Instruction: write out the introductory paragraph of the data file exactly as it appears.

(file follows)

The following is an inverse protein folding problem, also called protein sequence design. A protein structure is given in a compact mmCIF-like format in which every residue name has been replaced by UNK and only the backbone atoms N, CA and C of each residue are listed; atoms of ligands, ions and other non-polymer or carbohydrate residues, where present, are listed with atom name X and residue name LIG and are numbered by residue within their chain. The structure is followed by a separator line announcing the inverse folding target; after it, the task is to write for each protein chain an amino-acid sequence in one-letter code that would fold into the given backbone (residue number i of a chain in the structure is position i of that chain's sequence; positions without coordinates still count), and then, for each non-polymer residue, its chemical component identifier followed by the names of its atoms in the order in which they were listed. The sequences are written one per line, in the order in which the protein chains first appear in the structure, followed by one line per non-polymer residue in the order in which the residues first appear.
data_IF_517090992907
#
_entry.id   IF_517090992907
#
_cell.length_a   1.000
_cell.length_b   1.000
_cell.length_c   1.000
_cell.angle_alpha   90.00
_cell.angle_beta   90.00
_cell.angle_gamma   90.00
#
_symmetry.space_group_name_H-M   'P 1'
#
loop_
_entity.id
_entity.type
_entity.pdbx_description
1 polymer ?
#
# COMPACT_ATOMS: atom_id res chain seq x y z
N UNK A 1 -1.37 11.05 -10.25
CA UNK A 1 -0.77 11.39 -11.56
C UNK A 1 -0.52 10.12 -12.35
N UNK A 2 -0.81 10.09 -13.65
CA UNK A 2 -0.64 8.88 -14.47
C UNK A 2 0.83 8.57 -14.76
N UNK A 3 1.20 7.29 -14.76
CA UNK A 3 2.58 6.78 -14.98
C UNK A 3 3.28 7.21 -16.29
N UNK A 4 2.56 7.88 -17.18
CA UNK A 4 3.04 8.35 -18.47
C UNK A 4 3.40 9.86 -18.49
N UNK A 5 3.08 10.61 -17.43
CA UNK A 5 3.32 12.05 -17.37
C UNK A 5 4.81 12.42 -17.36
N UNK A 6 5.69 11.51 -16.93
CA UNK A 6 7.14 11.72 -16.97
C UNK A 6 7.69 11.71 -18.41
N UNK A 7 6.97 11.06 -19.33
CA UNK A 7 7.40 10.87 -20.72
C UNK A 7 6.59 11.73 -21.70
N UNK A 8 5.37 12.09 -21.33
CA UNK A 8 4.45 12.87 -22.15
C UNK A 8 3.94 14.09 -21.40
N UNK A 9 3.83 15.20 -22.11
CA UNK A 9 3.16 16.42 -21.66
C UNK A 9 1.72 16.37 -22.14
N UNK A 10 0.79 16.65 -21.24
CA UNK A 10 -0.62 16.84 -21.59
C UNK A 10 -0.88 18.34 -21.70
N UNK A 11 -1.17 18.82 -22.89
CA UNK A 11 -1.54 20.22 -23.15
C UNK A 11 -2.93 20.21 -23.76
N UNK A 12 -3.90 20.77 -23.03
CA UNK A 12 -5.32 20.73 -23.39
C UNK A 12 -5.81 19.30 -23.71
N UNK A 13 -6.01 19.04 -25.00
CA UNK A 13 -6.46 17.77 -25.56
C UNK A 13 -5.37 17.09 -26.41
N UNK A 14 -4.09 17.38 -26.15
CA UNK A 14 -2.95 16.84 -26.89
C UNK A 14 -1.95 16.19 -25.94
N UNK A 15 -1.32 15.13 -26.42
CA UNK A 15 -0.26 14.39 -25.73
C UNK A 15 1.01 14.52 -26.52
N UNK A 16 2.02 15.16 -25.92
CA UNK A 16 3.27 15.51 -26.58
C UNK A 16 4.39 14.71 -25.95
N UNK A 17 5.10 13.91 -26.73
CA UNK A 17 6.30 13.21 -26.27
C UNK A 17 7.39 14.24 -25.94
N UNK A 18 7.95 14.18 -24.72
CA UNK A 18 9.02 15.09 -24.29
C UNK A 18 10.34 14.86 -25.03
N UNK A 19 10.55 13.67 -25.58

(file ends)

The following is an inverse protein folding problem, also called protein sequence design. A protein structure is given in a compact mmCIF-like format in which every residue name has been replaced by UNK and only the backbone atoms N, CA and C of each residue are listed; atoms of ligands, ions and other non-polymer or carbohydrate residues, where present, are listed with atom name X and residue name LIG and are numbered by residue within their chain. The structure is followed by a separator line announcing the inverse folding target; after it, the task is to write for each protein chain an amino-acid sequence in one-letter code that would fold into the given backbone (residue number i of a chain in the structure is position i of that chain's sequence; positions without coordinates still count), and then, for each non-polymer residue, its chemical component identifier followed by the names of its atoms in the order in which they were listed. The sequences are written one per line, in the order in which the protein chains first appear in the structure, followed by one line per non-polymer residue in the order in which the residues first appear.